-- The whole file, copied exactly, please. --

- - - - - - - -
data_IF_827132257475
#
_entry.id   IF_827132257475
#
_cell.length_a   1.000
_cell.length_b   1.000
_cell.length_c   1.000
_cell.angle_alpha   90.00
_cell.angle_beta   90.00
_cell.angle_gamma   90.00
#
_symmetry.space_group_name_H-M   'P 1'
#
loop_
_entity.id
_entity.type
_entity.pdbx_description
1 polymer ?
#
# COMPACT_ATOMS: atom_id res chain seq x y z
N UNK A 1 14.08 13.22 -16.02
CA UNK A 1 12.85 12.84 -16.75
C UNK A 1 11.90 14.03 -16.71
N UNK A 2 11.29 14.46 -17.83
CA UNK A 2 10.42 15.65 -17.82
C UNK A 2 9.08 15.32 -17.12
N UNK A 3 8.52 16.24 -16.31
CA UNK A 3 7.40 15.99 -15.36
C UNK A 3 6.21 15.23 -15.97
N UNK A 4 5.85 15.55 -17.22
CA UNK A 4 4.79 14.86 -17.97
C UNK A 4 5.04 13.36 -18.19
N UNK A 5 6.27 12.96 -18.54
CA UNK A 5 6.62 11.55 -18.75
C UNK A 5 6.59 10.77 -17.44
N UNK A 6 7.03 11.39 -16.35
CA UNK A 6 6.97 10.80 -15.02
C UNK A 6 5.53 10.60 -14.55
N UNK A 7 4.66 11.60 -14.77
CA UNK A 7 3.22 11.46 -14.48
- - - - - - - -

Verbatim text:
data_IF_827132257475
#
_entry.id   IF_827132257475
#
_cell.length_a   1.000
_cell.length_b   1.000
_cell.length_c   1.000
_cell.angle_alpha   90.00
_cell.angle_beta   90.00
_cell.angle_gamma   90.00
#
_symmetry.space_group_name_H-M   'P 1'
#
loop_
_entity.id
_entity.type
_entity.pdbx_description
1 polymer ?
#
# COMPACT_ATOMS: atom_id res chain seq x y z
N UNK A 1 14.08 13.22 -16.02
CA UNK A 1 12.85 12.84 -16.75
C UNK A 1 11.90 14.03 -16.71
N UNK A 2 11.29 14.46 -17.83
CA UNK A 2 10.42 15.65 -17.82
C UNK A 2 9.08 15.32 -17.12
N UNK A 3 8.52 16.24 -16.31
CA UNK A 3 7.40 15.99 -15.36
C UNK A 3 6.21 15.23 -15.97
N UNK A 4 5.85 15.55 -17.22
CA UNK A 4 4.79 14.86 -17.97
C UNK A 4 5.04 13.36 -18.19
N UNK A 5 6.27 12.96 -18.54
CA UNK A 5 6.62 11.55 -18.75
C UNK A 5 6.59 10.77 -17.44
N UNK A 6 7.03 11.39 -16.35
CA UNK A 6 6.97 10.80 -15.02
C UNK A 6 5.53 10.60 -14.55
N UNK A 7 4.66 11.60 -14.77
CA UNK A 7 3.22 11.46 -14.48